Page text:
Bruno Metsu has been receiving a steady stream of well-wishers at his hospital bed.
The recently retired Iran international Farhad Majidi travelled from his homeland to meet the ailing Frenchman.
Diego Maradona, Metsu's predecessor at Al Wasl, was also at the American Hospital in Dubai the other day, advising "Bruno Metsu to stay strong and not to think about his illness or any negativity that might affect his willpower or stamina".
The Argentine legend wished him a "speedy recovery" and hoped to see him "back on his feet amongst his players at Al Wasl as soon as possible".
Similar sentiments have been expressed by Pro League coaches such as Walter Zenga, Dzemal Hadziabdic and Quique Sanchez Flores.
"It is very horrible to see that a guy like Bruno is in trouble with his health and I wish all of the best to him and his family," Zenga, the Al Nasr coach, said on Saturday. "I'm praying that he can come back soon. I send to him one big hug and I hope that, Inshallah, everything is going to be OK."
Sanchez Flores, the Ahli coach, also remembered Metsu after his team's 5-1 win over rivals Al Shabab on Sunday.
Supporters of Ahli, Ajman and Al Ain, among others, displayed banners in support of the Wasl manager, who has been in hospital since October 15.
"He's a good coach, but, overall, he's a good person," Sanchez Flores said.
"Everybody loves Bruno Metsu. That stands for something and I liked the fact that the fans of Al Ahli Club put up a poster in support of Bruno Metsu."
Everybody does indeed love Metsu in this country and for good reasons. They might have been upset with him when he left Al Ain for the Qatari club Al Gharafa, or when he stepped down from the national team, but that anger was brief. It is not easy to forget his contribution to UAE football and the memories he has given the nation.
After a successful 2002 World Cup with Senegal, Metsu had offers from some of the biggest clubs in France and elsewhere in Europe, but he picked Al Ain.
Metsu made the country proud as well, guiding Al Ain to the AFC Champions League title in 2003. It was the first and only success for a UAE club at the continental championships. A year later, though, he packed his bags and went to Gharafa.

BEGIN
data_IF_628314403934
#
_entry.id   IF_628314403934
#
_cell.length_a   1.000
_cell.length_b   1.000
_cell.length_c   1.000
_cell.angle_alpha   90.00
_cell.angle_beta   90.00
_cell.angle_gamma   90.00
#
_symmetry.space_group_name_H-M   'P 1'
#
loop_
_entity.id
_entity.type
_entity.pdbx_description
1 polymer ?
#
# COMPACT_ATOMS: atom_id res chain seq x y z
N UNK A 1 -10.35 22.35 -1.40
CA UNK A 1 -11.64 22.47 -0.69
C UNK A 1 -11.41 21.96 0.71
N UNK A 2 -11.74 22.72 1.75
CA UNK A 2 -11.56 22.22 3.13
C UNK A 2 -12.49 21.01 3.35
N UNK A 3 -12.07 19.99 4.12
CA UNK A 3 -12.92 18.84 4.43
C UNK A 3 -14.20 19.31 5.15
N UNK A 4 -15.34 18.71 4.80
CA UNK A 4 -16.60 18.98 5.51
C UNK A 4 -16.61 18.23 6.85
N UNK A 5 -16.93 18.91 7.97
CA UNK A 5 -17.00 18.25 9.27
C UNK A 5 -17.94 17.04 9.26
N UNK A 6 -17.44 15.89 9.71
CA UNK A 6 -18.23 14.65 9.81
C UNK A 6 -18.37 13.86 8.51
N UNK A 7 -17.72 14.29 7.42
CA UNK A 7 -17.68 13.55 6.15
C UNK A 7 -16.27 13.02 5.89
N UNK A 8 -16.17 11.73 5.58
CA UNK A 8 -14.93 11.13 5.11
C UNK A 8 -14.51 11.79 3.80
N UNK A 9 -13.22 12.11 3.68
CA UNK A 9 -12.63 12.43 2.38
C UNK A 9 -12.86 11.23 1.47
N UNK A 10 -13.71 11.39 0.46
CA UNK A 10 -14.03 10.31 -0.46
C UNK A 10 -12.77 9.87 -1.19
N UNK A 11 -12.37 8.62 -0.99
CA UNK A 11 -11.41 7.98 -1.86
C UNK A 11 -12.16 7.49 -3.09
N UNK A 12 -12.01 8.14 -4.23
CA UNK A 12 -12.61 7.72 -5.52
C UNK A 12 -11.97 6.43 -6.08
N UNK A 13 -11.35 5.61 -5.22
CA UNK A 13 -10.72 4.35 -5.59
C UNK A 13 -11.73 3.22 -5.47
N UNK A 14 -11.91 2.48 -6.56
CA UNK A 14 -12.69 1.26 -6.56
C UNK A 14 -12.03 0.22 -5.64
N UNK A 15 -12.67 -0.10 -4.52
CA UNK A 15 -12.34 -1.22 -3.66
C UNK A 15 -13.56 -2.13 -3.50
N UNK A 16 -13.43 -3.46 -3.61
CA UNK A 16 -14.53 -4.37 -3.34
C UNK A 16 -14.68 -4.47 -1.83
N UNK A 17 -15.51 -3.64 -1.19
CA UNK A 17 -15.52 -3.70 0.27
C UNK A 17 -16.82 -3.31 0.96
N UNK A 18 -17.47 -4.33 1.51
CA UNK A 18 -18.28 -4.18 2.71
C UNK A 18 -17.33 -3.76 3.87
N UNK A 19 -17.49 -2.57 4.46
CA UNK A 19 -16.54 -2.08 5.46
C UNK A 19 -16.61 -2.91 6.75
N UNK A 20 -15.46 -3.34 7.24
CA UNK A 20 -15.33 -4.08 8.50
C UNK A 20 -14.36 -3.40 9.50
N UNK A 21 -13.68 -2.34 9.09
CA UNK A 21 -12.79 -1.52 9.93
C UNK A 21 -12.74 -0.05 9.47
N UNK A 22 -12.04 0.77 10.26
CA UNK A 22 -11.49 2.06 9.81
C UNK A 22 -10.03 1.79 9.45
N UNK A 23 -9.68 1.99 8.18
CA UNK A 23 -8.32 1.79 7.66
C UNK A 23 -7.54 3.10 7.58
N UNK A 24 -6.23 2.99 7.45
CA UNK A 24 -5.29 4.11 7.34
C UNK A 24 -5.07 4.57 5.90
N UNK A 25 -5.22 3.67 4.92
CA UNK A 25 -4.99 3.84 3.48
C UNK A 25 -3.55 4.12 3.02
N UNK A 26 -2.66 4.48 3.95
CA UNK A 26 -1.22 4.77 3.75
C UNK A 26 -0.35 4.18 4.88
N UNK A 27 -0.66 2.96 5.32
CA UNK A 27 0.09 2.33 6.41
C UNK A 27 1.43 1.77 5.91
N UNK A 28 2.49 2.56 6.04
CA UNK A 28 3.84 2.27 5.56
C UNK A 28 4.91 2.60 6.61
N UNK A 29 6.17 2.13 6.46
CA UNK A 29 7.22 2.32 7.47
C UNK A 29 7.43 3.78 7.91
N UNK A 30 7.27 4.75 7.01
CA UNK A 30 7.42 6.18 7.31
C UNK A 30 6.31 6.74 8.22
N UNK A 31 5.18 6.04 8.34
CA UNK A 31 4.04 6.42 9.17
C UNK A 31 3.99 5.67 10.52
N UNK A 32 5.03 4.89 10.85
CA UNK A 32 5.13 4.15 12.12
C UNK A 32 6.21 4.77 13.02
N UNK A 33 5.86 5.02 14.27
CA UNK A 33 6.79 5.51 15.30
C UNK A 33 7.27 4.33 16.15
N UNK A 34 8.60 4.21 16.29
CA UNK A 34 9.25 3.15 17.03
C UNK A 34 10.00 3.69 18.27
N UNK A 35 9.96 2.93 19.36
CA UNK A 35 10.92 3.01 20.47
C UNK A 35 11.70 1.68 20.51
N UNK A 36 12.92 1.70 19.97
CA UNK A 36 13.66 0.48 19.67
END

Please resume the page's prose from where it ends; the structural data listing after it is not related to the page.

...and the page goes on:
He was back, though, in June, 2006, as coach of the UAE national team.
"Many people had warned me about coming here," Metsu told The National in 2008. "They told me it would be a backward move and I will face a lot of difficulties. But I took up the challenge and I don't think I have had any reasons to regret it. I am very proud of what I am doing here."
Metsu set two targets for himself and the national team: winning the 2007 Gulf Cup and qualifying for the 2010 World Cup. He achieved the first, helping the country win its first major title.
But two defeats at home, to North Korea and Saudi Arabia, in the first two matches of the final round of Asian qualifying for the 2010 World Cup made Metsu realise he would not be able to meet his second target. And he resigned, paying the US$1 million (Dh3.7m) penalty clause.
At his second farewell press conference, he said: "I am sure everybody wants to ask this one question: why am I leaving? First, because I love football and I don't like to lose. Second, I need to pay the penalty [for the losses].
"I could have stayed on and waited till the end of qualifying. Then, I would not have had to pay the penalty clause, but I am a man of principles, a man who respects his work and his profession."
Metsu was also unhappy with his players' lack of "fighting spirit" and publicly questioned their commitment. "I want this kamikaze attitude in the team," he said. "I want my players to sacrifice everything for a win."
The Frenchman managed to generate that kind of passion among his Al Ain players of 2003 and also the national team in 2007. Mohammed Omar, a member of both those teams, confirmed this earlier in the summer when Metsu was announced as Maradona's replacement at Wasl.
"I never worked with a coach like Metsu," Omar said.
"He had very high modern ideas and tactics. You cannot believe how we trained for that AFC Champions League with Al Ain. We were ready 200 per cent, mentally, physically, we were ready like lions. We waited for the referee to blow his whistle and we would eat anything in front of us.
"We had confidence, we had belief and we were a team. This is what Metsu does."
And that should explain the outpouring of support for the ailing maestro.
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